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Chapter 1


Written by Matt Nute
Last updated: 01/02/2007 02:01:11 AM

Chapter 1

The bourbon was a perfect representation of his life, he decided. Smooth,full-bodied, vibrant. But when it went down, it was like a kick in the gut. Appropriate, considering the current circumstances.

Remy downed the shot, reminding himself again that he wasn't a philosopher.*Leave dat to Logan, or Xavier.* he scolded himself, spinning the shot glass across his knuckles before returning it to the table. He closed his red-on-black eyes, feeling the warmth of the alcohol infuse his body with a

dull numbness. Drawing a card out of his pocket, he flipped it back and forth between his fingers before laying it face-down on the table. Pouring himself another shot of bourbon from the conveniently handy bottle, he flipped the card over.

Seven of clubs.

He chuckled, downing the shot. He shook his head as the amber liquid seared his throat. He flipped three more cards onto the table. The six of clubs, ace of hearts, three of hearts. Absently, he spread them out before him like a tarot reader, concentrating more on the bottle in front of him.

"What do they tell you?"

Remy looked up into a pair of brown eyes under the brim of a worn Stetson. Grinning, he pushed a chair out from the table with his foot, motioning for the shorter man to take a seat.

"De cards? Cards never tell Remy nothin'." he joked as his visitor joined him,setting down another glass. Remy filled the two shot glasses and raised his in toast. "Dis, dis tell Remy lots of t'ings." The two men both threw their drinks back, the other man appearing to not notice the harsh burning of the alcohol.

"What's the whiskey tell you then, Cajun?" the gruff voice was only slightly accusatory. Remy looked downwards. He turned his empty glass upside down atop the three of hearts, watching the last drops of liquor stain the card.

"It tell Remy he just getting drunk and sappy, mon ami." he sighed loudly. "And here Remy swore all dem years ago no woman gon' drive him to drink, not Remy, no monsieur..."

His friend nodded. "I been down that road too, LeBeau. Ain't no use regrettin' what you've done."

Remy's eyes met the other's. Red irises gazed into brown, questioning. Finally the Cajun spoke, in a hushed whisper. "Den why I feel so rotten, neh? Merde, I never meant for t'ings to end up like dis..." His drinking partner merely poured himself another shot and downed it smoothly in a well-practiced motion.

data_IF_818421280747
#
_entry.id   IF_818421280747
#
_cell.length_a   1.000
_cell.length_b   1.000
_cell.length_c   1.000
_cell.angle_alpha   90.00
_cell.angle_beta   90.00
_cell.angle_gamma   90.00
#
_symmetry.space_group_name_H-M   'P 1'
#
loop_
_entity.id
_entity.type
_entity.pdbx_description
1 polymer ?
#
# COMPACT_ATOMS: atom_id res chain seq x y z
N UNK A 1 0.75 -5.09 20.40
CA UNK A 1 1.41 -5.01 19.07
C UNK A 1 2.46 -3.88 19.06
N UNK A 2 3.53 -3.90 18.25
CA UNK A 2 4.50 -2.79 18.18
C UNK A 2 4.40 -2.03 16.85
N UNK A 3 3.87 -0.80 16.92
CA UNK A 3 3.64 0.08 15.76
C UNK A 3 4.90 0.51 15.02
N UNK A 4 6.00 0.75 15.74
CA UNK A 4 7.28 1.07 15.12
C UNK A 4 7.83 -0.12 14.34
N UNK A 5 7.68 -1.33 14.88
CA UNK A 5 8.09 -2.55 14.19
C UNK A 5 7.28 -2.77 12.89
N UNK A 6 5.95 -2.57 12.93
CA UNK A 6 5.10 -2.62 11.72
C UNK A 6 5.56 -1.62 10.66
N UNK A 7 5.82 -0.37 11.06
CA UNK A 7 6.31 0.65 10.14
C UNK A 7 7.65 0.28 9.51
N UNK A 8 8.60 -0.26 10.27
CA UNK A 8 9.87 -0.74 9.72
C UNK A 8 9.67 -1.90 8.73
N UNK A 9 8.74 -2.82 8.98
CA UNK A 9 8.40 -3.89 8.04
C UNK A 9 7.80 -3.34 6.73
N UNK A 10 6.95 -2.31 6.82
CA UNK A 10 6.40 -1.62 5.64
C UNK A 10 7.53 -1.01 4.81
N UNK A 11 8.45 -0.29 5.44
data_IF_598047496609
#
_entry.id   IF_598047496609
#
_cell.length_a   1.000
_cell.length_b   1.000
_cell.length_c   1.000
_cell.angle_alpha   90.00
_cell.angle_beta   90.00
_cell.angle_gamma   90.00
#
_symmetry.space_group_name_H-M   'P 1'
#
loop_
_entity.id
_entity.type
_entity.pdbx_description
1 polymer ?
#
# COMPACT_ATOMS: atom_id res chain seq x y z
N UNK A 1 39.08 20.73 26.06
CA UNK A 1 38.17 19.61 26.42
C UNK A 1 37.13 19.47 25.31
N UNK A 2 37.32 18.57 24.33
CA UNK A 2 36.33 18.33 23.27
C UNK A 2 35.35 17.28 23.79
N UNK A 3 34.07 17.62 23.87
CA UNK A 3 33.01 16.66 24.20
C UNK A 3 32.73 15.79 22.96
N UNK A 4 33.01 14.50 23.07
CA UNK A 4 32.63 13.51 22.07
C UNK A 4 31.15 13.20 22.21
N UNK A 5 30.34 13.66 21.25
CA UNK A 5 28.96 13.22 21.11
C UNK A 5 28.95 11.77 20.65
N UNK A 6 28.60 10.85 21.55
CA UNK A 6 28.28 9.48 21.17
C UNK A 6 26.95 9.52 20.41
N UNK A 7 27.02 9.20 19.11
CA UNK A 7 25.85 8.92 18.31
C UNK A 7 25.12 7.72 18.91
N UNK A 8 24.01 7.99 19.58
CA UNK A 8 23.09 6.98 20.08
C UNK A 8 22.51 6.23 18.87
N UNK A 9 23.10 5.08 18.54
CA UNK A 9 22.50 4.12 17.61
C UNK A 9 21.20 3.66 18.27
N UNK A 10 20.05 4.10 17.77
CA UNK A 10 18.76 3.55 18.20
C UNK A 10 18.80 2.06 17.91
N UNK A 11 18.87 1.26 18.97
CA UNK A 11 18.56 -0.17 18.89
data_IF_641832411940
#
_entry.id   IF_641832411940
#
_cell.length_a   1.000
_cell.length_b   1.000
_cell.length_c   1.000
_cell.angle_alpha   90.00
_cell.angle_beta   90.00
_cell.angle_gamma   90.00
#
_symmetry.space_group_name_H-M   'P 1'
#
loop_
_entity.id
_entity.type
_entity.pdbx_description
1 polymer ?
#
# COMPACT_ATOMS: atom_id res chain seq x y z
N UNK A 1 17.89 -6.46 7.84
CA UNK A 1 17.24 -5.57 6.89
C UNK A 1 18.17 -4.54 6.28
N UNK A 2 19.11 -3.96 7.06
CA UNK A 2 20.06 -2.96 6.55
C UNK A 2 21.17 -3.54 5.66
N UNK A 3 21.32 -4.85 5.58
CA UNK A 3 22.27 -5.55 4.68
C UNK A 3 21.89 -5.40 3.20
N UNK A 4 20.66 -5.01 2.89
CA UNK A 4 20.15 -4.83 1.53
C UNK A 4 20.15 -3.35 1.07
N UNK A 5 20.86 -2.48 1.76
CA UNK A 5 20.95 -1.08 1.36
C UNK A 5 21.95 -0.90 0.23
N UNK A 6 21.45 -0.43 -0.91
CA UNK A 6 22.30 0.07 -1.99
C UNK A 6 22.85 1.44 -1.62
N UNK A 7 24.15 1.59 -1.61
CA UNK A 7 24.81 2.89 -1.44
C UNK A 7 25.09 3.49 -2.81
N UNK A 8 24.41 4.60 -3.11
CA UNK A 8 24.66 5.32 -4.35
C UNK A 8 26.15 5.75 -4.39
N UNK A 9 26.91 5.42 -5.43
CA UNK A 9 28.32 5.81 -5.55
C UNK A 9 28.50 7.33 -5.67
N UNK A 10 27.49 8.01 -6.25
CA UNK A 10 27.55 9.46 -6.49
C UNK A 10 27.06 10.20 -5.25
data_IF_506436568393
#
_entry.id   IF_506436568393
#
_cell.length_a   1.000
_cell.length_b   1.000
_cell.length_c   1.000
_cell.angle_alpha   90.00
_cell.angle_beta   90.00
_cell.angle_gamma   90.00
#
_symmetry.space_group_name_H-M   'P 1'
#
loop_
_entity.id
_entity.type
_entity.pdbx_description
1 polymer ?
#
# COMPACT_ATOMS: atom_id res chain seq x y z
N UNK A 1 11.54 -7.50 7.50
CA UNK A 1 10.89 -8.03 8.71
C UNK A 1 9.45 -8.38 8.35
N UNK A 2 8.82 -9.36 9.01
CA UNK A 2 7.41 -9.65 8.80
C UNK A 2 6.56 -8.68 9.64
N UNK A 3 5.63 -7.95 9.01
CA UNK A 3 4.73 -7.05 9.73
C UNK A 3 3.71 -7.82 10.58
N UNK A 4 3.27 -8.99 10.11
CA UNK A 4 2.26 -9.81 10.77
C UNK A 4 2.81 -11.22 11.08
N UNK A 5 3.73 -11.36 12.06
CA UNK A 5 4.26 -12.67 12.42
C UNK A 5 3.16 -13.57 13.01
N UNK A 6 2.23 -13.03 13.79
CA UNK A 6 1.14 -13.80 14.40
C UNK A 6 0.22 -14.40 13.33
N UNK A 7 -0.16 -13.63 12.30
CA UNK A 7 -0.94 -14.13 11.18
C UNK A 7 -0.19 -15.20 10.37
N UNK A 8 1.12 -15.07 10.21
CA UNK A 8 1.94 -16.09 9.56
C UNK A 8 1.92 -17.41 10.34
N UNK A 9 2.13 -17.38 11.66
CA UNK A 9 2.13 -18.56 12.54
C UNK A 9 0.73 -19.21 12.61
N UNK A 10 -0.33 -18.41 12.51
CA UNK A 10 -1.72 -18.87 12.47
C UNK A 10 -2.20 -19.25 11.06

"Then you do what you can to make it right. Believe me, I know what you feel like, LeBeau, I do. And it'll gnaw inside you, until you do something about it."

"But what can I do, eh? Everyt'ing I touch turn to crap lately. Not much good for Gambit, eh?" A few silent moments passed, then the smaller man stood. As he turned to go, he dropped a bill on the bar, pushing it to the bartender and motioning with his head over to Remy. Before he walked for the door, he turned and spoke quietly to his seated teammate.

"You do the right thing, That's all I can tell you."

Remy sighed, casting his gaze downwards. "Merci, Logan. Merci..."

In the dimly lit bar, Remy LeBeau went back to his drink and his cards. Breathing in the smell of the place, he let his attention wander to the house band. A halfway passable blues/jazz act, not bad for a bunch of Yankees who'd probably never been further south than Jersey. The singer, a nondescript white man with pale brown hair, sang with a voice like gravel, a voice meant to be heard in bars and smoke-filled clubs, not concert halls.

There is a house, in New Orleans

And they call it the Rising Sun

And it's been the ruin of many a poor boy

And Lord, I know I'm one...

By the time the song was over, a half-full bottle of Old Thomas lay at the table, surrounded by a random pile of cards. With the snatching of a trenchcoat and the slamming of a door, Remy LeBeau was gone, into the sunset.